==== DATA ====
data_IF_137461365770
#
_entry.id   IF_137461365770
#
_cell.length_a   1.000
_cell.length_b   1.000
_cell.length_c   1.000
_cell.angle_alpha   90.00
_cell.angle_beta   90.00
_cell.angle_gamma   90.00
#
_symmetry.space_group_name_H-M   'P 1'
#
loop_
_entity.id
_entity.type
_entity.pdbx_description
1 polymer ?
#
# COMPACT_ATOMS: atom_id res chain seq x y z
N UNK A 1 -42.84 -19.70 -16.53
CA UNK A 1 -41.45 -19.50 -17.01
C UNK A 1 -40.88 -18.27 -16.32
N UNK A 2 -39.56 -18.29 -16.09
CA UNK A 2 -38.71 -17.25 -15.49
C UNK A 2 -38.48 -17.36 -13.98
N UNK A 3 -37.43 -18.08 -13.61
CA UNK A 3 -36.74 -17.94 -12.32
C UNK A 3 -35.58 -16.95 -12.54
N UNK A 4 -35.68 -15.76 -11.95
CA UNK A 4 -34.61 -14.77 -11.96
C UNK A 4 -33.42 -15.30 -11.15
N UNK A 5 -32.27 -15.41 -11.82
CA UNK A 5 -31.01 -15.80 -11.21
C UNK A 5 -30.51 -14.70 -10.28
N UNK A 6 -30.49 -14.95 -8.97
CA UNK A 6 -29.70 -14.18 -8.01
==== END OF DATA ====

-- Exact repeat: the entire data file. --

data_IF_137461365770
#
_entry.id   IF_137461365770
#
_cell.length_a   1.000
_cell.length_b   1.000
_cell.length_c   1.000
_cell.angle_alpha   90.00
_cell.angle_beta   90.00
_cell.angle_gamma   90.00
#
_symmetry.space_group_name_H-M   'P 1'
#
loop_
_entity.id
_entity.type
_entity.pdbx_description
1 polymer ?
#
# COMPACT_ATOMS: atom_id res chain seq x y z
N UNK A 1 -42.84 -19.70 -16.53
CA UNK A 1 -41.45 -19.50 -17.01
C UNK A 1 -40.88 -18.27 -16.32
N UNK A 2 -39.56 -18.29 -16.09
CA UNK A 2 -38.71 -17.25 -15.49
C UNK A 2 -38.48 -17.36 -13.98
N UNK A 3 -37.43 -18.08 -13.61
CA UNK A 3 -36.74 -17.94 -12.32
C UNK A 3 -35.58 -16.95 -12.54
N UNK A 4 -35.68 -15.76 -11.95
CA UNK A 4 -34.61 -14.77 -11.96
C UNK A 4 -33.42 -15.30 -11.15
N UNK A 5 -32.27 -15.41 -11.82
CA UNK A 5 -31.01 -15.80 -11.21
C UNK A 5 -30.51 -14.70 -10.28
N UNK A 6 -30.49 -14.95 -8.97
CA UNK A 6 -29.70 -14.18 -8.01